PhD Defence by Denys Igorevich Miakota
Pulsed laser deposition of two-dimensional and quasi-one-dimensional transition metal dichalcogenides
Senior Researcher Prof. Arkady Yartsev, Lund University, Sweden
Associate Professor, Department of Electrical and Photonics Engineering, DTU, DenmarkProfessor Husam N. AlshareefKing Abdullah University of Science & Technology (KAUST), Saudi Arabia
Associate Professor David McCloskeyTrinity College Dublin
2D semiconductors are among the most promising materials for next-generation electronic and photonic devices owing to their strong light-matter coupling and low thickness. However, the growth of 2D monolayer semiconductors at the wafer scale possesses many unsolved challenges. This thesis’s most scientifically relevant results are 2D transition metal dichalcogenides (TMDs) synthesis using pulsed laser deposition (PLD). The aim is advanced studies of 2D materials growth conditions in PLD, both in direct and two-step processes. The key challenges faced in 2D TMD crystal synthesis via direct deposition of chalcogenides in PLD are discussed, and a detailed study of the precursor influence in a two-step 2D TMDs synthesis is presented.
First, we synthesize 2D MoS2 monolayers at 700oC using direct PLD deposition and a MoS2 target. Then, we systematically study intrinsic defects in 2D TMDs grown in a single-step PLD synthesis using atomic resolution imaging and first-principles calculations. We use the MoS2 monolayer as a prototype material and show that sulfur vacancies, antisite defects, and mirror twin GBs with 4|8-membered ring motifs are predominant defects in PLD specimens. The intrinsic point defects are thermo-dynamically favourable under Mo-rich/S-poor conditions specific to the PLD-grown films.
Second, the synthesis of 2D MoSe2 monolayers using PLD is explored. The question is if it is possible to overcome the challenges faced by a single-step PLD using chalcogenide-rich targets. The formation of the intrinsic point defects in 2D MoSe2 monolayers can be slightly suppressed under Mo-poor/Se-rich conditions. Addition-ally, we find that the photoluminescence (PL) response of the PLD-grown films is dominated by A0 neutral excitons, unlike the PL for chemical vapour deposition (CVD) grown 2D MoSe2, which is dominated by negatively charged A− trions.
Third, the synthesis of 2D WS2 monolayers using a PLD-assisted CVD process was studied. Here, we explore how intrinsic oxygen vacancies present in a non-stoichiometric WO3−x solid oxide precursor lead to a more facile conversion from WO3−x to WS2 monolayers. A two-stage growth process was developed, employing tunability of the oxygen vacancies in uniform WO3−x precursors to control the nucleation, lateral growth independently, and ultimately, the WS2 domain size. This study suggests that native oxygen vacancies in the oxide films can serve as active sites through which sulfur atoms enter the lattice and facilitate the growth of WS2 crystals with high PL emission and large domain size.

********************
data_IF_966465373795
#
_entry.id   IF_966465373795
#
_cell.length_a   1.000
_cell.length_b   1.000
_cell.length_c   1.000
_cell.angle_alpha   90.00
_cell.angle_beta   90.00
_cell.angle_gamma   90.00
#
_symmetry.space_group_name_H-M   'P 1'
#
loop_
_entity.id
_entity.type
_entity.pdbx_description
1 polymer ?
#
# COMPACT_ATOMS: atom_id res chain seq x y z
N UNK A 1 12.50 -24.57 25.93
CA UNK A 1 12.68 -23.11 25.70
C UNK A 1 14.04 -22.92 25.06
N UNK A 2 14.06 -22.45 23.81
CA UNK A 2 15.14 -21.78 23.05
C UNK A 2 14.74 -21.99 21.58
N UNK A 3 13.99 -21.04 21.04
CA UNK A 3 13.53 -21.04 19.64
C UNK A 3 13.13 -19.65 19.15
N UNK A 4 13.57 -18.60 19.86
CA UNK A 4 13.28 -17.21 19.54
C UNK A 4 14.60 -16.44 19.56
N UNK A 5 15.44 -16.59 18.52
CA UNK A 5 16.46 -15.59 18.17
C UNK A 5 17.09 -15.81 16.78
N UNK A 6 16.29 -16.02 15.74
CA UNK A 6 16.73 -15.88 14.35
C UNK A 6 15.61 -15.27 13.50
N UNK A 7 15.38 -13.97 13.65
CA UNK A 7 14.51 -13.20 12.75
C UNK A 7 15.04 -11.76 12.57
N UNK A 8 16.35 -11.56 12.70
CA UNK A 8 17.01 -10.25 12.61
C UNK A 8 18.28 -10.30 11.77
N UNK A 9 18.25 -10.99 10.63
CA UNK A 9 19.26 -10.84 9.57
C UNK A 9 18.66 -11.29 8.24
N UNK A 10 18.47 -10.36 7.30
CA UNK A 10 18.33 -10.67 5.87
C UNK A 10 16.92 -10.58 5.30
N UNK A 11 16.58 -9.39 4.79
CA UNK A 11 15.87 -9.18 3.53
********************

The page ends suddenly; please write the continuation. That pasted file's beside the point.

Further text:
Fourth, we apply our findings from WS2 monolayer growth on the influence of the precursor composition and crystallinity to synthesize MoS2 monolayers in a similar PLD-CVD process. Oxygen vacancies in a reduced MoO3−x solid oxide precursor (0 < x < 1) lead to an easier conversion from MoO3−x to 2D MoS2. It was found that the resulting MoS2 monolayers demonstrate good optical response and strong photo-luminescence, and the PL signal for 2L MoS2 is dominated by negatively charged X− trions.
Fifth, based on the previous outcomes on individual 2D TMDs synthesis both in a single-step and a two-step processes, a comprehensive investigation on a few possible ways to grow 2D MoS2-WS2 heterostructures directly was performed. These results follow the advanced studies of the growth parameters in PLD and present a few possible routes to synthesize 2D MoS2-WS2 heterostructures. The heterostructures can be grown using bilayer MoOx/WOx oxide conversion and sequential synthesis. Here, different stages of the heterostructure synthesis are investigated, and an optical characterization of their various stacking types is presented. For all the cases, the PL emission from the heterostructures appears to be quenched as it emerges from the overlapping areas. The resulting films were classified as n-type/n-type heterostructures because the constituent semiconducting materials exhibit different bandgaps.
Sixth, the influence of the eﬀiciency of various growth promoters, which aims to minimize 2D TMD growth temperature and maximize area coverage by inducing an intermediate liquid phase, was studied. It was found that upon certain growth conditions, vapour-liquid-solid (VLS) phase reaction leads to the formation of long single crystalline MoS2 quasi-1D nanoribbons. Notably, the alkali metal halide layer (NaF) acts as a promoter for the directional growth of quasi-1D MoS2 nanoribbons. Here, a possible growth mechanism of such MoS2 nanoribbons was suggested, and an intrinsic biaxial strain present in the nanoribbons was discussed. The demonstration of multilayer quasi-1D MoS2 nanoribbons opens new opportunities to potentially achieve nanoscale devices with novel functionalities.
In conclusion, a 2D materials synthesis was established, and a vast amount of exciting phenomena related to their synthesis were explored.